Monday, November 9, 2015

The GRE: A Daunting Story

I've done relatively well in all of my endeavors in my life. Usually, whatever the task is, I can make a good result happen once I truly believe in it. And I usually don't doubt this ability, knowing that I'm one of those people that can make any kind of thing happen if I really want to. This confidence was deeply shaken in the last few weeks when I prepared for the GRE. Beforehand, I only heard people say how easy it sounds and how I'll do well with minimal effort. These people were wrong! I did do well, however, the preparation for this ridiculous test had me wishing I wasn't so damn ambitious and just throw in the towel. After 27 years of lifelong struggle, finishing that test was the biggest relief I ever felt...

I have two degrees and did my fair share of exams, with or without comparable pressure. However, the GRE simply cannot be compared to any other task. I did maths during my Masters', and I hated it then, but the last weeks of Quantitative Reasoning was an absolute bane to my existence GRE expression, I'll have you know!). I'm a writer and believed to be good at reasoning; throw in a few numbers, much too much time pressure and suddenly I'm a fifth-grader. I used to laugh about Kellie Pickler NOT being smarter than a fifth grader, and suddenly realized neither am I. I had genuinely never heard of permutations in my life, and in my preparation to learn GRE Math I had either forgotten all about high school maths or had never learned any of that stuff. The end result was the same though: I had no idea what was going on!

I then thought that Verbal Reasoning would appeal to me more. I'm fluent in English, have spoken more English than German in the last seven years and read all the time. I was wrong about that either. I suddenly asked myself what I had learned in the last 15 years since I've spoken English because I didn't seem to be able to answer any of these questions. If someone used GRE words to describe me, saying I am loquacious, intransigent and contentious, I wouldn't even know they're insulting me. I studied vocabulary every day and it might have contributed to three or four more points on the actual test, but I felt I was about three years too late in starting to prepare for the test to do really well because I was lacking about 80% of the dictionary.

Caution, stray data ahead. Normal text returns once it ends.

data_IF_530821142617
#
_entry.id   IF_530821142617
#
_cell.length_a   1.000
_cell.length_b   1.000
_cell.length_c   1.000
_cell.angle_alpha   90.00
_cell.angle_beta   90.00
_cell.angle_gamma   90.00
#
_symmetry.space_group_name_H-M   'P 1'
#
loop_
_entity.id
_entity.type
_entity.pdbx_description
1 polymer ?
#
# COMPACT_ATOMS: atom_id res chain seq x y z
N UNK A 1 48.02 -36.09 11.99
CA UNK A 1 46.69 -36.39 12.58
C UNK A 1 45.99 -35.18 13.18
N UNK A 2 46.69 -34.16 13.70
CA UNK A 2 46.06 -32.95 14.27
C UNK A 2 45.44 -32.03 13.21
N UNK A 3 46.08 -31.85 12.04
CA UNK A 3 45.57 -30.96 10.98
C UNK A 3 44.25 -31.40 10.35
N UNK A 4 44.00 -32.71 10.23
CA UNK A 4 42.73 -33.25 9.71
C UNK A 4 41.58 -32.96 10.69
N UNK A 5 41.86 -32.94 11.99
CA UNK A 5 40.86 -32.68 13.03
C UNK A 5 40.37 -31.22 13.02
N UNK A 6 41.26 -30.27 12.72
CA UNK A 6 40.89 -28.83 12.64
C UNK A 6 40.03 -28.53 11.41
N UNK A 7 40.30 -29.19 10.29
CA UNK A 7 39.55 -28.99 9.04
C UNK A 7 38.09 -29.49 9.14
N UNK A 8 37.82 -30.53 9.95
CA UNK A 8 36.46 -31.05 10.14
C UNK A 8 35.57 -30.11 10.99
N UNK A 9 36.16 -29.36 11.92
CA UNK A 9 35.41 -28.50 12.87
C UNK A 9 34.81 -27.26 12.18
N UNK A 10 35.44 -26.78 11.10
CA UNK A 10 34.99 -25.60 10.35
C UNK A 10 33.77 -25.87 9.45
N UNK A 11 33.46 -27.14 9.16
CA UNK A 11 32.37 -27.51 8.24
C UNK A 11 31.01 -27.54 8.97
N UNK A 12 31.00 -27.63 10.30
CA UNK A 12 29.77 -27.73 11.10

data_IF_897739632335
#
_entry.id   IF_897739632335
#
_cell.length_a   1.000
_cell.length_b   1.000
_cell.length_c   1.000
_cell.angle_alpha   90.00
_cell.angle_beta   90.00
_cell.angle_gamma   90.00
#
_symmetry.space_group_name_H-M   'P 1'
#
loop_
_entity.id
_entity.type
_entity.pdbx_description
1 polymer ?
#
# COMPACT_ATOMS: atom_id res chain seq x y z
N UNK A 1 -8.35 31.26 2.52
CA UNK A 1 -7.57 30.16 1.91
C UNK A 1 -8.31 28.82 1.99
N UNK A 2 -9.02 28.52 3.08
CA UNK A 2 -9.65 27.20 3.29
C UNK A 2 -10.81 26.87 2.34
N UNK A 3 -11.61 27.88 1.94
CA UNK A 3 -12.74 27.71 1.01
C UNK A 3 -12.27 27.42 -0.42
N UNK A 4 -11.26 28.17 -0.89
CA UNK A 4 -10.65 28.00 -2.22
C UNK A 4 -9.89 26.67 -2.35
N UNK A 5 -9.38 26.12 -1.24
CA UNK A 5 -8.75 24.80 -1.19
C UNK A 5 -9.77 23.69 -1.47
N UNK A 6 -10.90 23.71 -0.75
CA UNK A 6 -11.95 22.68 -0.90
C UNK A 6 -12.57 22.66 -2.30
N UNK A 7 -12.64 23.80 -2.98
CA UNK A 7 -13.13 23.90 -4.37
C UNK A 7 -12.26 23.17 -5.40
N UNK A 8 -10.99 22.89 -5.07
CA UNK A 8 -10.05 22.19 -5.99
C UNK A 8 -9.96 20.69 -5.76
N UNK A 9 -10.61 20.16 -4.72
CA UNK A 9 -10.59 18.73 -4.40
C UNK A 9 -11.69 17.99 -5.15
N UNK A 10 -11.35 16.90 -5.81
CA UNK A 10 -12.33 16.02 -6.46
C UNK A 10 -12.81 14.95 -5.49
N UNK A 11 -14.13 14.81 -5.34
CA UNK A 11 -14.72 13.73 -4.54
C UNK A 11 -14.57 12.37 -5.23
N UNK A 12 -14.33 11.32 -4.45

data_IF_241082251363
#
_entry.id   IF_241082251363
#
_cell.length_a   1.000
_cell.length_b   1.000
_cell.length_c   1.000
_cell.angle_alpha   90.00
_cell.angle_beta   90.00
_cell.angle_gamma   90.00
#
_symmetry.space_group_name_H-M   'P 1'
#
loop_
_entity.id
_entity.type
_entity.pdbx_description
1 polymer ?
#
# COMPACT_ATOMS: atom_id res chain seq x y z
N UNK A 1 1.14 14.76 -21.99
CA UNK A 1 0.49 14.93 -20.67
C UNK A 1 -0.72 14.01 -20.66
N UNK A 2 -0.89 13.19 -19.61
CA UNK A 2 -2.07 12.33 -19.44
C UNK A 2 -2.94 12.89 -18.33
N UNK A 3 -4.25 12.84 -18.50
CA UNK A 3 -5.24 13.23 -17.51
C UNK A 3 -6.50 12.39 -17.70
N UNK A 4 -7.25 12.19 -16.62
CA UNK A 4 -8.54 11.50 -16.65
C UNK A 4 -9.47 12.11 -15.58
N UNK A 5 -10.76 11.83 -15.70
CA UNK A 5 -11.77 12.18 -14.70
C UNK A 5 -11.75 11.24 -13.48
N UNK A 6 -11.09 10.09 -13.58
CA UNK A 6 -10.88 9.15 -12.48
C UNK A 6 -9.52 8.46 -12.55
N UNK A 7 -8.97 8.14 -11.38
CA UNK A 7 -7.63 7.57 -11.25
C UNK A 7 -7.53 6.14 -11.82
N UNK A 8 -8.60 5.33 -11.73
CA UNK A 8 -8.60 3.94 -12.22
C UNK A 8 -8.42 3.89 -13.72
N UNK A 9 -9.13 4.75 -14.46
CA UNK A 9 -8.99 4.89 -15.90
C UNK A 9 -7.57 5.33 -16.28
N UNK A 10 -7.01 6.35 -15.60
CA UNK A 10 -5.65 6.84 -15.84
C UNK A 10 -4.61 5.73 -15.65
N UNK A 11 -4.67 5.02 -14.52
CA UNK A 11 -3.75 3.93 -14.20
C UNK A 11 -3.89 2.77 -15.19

I was preparing with my American friend, and sometimes mentioned some of the vocabulary to my British friends, and I had to accept that they just know a lot of things I didn't for no reason other than them just being native to the kind of thing the GRE asks for. Both in language and math rules they had a lifelong advantage on me, and I said goodbye to my dream of scoring a six and two 170s on the test. As a next step, I made it my aim to at least do better than my native-English counterparts which sounds easier than it was. I had developed a false arrogance about my supremacy as a student because my English is better than most foreigners', but when it came to the GRE I was just as bad as everybody else.

On test date, I was hoping for suitable questions, and my prayers were not heard. I got confronted with lots of stuff I didn't know, and close to no questions I had actually beasted in preparations. My last practice test at the house resulted in a miraculous score, and the actual score did not follow up on that. In the end, I was still outperforming my international counterparts and some Americans, so I was happy about the result. Most importantly, however, I was happy it went well and I didn't have to retake the test. That stuff sucked! It's important knowledge being taught in the GRE, but even a 4 hour test on Russian politics, otherwise known as my biggest passion, would suck, never mind the added pressure of knowing it might result in my dreams not coming true. At the end of that day only one thought was predominant, and that was gratefulness that it was over!

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